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Study: More sleep could fight weight gain

May 3, 2012

Gannett News Service May 1, 2012

Get enough sleep. It could help you fight a genetic predisposition to gain weight, a study has found.

“The less sleep you get, the more your genes contribute to how much you weigh. The more sleep you get, the less your genes determine how much you weigh,” says Dr. Nathaniel Watson, a neurologist and co-director of the University of Washington Medicine Sleep Center in Seattle, lead author of the study published Tuesday in the journal Sleep.

The study, based on twins to make it easier to consider genetic factors, found:

Those who slept longer at night had lower body mass index, or BMI, based on weight and height, than those sleeping less.  People who sleep less increase their genetic risk of an elevated BMI, Watson says.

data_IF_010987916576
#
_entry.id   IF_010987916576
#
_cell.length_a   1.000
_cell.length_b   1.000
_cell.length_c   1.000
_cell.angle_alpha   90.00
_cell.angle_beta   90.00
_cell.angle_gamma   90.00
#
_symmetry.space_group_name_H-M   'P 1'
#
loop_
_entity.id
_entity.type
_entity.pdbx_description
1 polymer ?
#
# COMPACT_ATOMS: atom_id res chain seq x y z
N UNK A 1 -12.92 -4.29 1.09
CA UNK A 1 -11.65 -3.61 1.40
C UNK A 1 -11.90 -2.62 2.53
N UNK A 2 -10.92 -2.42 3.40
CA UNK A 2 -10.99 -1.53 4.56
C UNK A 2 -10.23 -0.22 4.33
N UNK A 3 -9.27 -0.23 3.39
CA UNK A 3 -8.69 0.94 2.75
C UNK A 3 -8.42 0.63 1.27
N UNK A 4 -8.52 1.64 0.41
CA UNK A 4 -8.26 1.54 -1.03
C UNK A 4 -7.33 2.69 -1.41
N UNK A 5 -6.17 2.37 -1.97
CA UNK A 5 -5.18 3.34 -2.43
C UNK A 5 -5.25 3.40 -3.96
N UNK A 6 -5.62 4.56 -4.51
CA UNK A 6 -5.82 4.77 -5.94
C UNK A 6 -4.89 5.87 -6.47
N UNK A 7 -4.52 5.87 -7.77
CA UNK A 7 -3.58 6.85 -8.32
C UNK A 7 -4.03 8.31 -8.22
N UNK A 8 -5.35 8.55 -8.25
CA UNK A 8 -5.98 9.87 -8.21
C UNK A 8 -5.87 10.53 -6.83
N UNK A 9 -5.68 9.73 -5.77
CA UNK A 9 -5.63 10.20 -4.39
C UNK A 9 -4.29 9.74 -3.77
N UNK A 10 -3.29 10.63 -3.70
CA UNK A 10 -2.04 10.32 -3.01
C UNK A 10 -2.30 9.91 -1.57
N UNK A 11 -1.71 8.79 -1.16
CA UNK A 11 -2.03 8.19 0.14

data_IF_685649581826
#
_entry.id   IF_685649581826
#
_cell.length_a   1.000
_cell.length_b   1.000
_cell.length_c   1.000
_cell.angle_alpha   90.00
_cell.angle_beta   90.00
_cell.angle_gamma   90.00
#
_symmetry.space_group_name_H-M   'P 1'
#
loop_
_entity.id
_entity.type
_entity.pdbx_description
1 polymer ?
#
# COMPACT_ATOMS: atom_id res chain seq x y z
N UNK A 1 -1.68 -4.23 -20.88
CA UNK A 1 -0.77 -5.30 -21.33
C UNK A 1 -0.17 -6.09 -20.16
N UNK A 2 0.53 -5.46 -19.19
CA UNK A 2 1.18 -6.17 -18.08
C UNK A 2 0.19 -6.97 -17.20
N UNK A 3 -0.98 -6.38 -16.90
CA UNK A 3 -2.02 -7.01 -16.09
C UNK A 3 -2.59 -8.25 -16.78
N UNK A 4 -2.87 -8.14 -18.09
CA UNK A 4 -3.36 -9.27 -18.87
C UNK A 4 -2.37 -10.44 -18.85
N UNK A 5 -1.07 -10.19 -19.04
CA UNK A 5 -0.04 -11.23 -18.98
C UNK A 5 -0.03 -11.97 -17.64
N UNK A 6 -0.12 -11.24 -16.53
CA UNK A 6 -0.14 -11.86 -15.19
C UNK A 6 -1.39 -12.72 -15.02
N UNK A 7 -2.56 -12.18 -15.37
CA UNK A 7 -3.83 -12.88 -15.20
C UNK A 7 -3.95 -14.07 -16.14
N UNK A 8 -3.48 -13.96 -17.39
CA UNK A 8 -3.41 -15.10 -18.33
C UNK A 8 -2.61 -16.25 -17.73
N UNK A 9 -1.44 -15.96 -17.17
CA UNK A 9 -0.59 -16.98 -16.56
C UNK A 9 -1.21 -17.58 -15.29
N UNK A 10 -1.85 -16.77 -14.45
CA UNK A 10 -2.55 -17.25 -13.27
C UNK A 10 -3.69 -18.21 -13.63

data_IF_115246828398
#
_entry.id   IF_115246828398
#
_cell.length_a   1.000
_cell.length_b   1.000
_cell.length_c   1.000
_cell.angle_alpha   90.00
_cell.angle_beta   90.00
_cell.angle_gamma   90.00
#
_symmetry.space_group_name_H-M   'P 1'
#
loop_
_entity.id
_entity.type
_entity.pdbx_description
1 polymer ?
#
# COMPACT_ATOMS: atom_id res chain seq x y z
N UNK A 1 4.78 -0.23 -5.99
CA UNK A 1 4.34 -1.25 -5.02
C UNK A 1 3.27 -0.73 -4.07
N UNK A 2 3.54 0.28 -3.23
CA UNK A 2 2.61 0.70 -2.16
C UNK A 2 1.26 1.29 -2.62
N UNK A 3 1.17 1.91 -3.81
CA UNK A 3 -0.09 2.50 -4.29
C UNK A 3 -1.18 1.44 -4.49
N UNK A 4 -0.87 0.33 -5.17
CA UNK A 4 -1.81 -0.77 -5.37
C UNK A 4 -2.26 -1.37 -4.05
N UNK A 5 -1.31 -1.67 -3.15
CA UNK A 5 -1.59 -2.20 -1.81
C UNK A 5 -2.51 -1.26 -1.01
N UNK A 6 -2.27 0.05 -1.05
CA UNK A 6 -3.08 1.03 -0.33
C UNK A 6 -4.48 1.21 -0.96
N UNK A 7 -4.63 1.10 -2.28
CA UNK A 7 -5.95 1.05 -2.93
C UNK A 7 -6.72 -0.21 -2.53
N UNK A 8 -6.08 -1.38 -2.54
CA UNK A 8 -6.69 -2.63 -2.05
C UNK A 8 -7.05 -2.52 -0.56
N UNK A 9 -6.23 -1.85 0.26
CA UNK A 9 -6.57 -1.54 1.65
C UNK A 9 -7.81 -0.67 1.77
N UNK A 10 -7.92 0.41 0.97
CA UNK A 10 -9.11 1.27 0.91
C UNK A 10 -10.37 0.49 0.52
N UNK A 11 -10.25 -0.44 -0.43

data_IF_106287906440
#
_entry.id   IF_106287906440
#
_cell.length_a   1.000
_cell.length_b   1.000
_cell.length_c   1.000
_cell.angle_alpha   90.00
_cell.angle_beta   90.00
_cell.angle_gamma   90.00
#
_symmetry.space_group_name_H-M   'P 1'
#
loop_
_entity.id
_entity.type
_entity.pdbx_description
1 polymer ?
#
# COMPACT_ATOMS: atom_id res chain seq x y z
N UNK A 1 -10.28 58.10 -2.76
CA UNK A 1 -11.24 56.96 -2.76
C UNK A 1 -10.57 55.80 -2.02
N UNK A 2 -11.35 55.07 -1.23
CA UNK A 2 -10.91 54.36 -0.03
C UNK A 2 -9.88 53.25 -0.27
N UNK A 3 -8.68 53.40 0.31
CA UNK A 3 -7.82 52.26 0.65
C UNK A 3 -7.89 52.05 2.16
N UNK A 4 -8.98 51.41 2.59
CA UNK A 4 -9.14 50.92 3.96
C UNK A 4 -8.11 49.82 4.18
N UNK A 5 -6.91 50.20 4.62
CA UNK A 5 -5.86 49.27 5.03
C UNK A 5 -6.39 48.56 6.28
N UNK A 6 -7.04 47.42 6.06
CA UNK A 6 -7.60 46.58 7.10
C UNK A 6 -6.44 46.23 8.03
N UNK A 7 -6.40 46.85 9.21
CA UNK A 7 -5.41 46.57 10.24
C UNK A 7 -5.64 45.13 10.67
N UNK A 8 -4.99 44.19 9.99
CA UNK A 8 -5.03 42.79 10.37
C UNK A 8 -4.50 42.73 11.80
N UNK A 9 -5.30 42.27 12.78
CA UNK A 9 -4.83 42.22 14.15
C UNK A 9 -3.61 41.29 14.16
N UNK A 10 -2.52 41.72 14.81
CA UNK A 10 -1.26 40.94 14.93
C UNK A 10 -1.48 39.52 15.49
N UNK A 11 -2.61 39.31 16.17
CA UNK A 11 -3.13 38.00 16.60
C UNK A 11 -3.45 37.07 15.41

For twins averaging more than nine hours of sleep, genetic factors accounted for about 32 percent of weight variations; for those sleeping less than seven hours, genetic factors accounted for 70 percent of weight variations. For those sleeping seven to nine hours, 60 percent of the variation was due to genetic factors. Other factors that affect BMI include environmental ones.

“If you’re trying to lose weight, getting enough sleep gives you a fighting chance,” says sleep expert Jodi Mindell, a psychology professor at Saint Joseph’s University in Philadelphia.

People were considered to get short sleep if they slept less than seven hours a night; normal sleep if they slept seven to 8.9 hours, long sleep if they slept nine hours or more.

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